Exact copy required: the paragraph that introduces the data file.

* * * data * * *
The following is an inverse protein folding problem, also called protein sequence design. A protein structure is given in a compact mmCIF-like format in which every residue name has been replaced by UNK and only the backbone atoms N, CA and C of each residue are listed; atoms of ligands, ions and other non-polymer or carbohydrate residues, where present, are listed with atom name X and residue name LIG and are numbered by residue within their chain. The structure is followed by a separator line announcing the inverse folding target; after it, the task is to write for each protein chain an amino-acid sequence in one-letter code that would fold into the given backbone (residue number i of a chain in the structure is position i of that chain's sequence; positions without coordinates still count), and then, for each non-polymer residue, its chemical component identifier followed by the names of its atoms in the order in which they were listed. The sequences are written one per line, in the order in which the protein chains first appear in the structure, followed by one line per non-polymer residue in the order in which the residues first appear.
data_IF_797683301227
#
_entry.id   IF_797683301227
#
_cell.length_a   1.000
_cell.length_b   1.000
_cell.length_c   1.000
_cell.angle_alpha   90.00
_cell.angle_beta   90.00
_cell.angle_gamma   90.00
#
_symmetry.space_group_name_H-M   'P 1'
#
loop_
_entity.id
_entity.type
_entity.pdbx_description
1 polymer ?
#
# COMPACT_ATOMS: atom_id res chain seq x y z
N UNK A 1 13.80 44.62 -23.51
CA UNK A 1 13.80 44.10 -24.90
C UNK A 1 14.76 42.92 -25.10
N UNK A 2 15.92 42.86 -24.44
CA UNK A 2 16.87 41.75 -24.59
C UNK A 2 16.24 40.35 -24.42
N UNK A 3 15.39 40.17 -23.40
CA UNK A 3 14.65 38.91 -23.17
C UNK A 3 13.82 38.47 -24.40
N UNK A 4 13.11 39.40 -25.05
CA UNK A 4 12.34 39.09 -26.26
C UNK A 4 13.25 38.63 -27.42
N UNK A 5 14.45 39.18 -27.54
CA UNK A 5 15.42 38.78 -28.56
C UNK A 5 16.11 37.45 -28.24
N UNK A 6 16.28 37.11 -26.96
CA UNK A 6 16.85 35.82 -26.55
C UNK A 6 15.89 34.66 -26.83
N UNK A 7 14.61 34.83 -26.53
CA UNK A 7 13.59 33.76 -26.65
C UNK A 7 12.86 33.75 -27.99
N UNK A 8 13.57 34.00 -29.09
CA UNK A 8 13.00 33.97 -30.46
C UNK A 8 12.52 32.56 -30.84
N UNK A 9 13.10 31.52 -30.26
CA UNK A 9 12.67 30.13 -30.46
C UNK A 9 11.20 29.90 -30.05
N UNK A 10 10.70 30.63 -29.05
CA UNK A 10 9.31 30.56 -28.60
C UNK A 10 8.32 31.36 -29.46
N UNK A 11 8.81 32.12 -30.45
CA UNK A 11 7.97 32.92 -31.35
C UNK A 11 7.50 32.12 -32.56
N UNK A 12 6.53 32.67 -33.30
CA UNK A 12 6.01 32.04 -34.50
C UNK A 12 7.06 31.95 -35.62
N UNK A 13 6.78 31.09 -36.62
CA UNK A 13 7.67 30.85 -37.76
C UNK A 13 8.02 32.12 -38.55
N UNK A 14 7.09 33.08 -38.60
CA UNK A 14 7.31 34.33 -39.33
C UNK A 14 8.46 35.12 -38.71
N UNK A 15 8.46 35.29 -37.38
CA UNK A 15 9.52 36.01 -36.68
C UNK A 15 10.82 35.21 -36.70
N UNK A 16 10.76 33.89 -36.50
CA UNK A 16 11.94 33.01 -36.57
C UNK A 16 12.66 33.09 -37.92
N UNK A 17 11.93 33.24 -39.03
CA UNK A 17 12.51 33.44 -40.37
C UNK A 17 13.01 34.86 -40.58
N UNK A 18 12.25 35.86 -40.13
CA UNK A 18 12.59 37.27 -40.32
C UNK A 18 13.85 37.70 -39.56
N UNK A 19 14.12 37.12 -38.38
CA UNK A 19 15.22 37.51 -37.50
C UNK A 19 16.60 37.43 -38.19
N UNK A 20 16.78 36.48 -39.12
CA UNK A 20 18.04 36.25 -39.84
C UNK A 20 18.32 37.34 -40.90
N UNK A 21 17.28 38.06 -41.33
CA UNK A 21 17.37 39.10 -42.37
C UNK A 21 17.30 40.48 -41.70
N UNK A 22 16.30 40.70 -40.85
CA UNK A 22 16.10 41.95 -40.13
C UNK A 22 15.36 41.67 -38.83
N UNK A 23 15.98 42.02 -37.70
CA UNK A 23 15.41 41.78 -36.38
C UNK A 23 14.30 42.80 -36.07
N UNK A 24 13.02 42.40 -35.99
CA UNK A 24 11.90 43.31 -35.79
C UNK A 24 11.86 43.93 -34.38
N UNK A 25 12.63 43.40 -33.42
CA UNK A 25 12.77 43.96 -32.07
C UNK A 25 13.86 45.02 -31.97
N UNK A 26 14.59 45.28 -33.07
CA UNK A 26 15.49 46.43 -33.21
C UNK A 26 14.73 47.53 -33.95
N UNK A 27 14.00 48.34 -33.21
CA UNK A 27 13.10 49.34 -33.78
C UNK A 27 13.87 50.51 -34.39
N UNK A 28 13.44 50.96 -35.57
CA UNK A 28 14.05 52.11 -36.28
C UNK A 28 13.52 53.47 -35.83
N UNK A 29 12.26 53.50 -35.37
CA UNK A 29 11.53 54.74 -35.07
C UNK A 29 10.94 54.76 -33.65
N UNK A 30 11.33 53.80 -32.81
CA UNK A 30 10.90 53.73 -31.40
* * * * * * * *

The following is an inverse protein folding problem, also called protein sequence design. A protein structure is given in a compact mmCIF-like format in which every residue name has been replaced by UNK and only the backbone atoms N, CA and C of each residue are listed; atoms of ligands, ions and other non-polymer or carbohydrate residues, where present, are listed with atom name X and residue name LIG and are numbered by residue within their chain. The structure is followed by a separator line announcing the inverse folding target; after it, the task is to write for each protein chain an amino-acid sequence in one-letter code that would fold into the given backbone (residue number i of a chain in the structure is position i of that chain's sequence; positions without coordinates still count), and then, for each non-polymer residue, its chemical component identifier followed by the names of its atoms in the order in which they were listed. The sequences are written one per line, in the order in which the protein chains first appear in the structure, followed by one line per non-polymer residue in the order in which the residues first appear.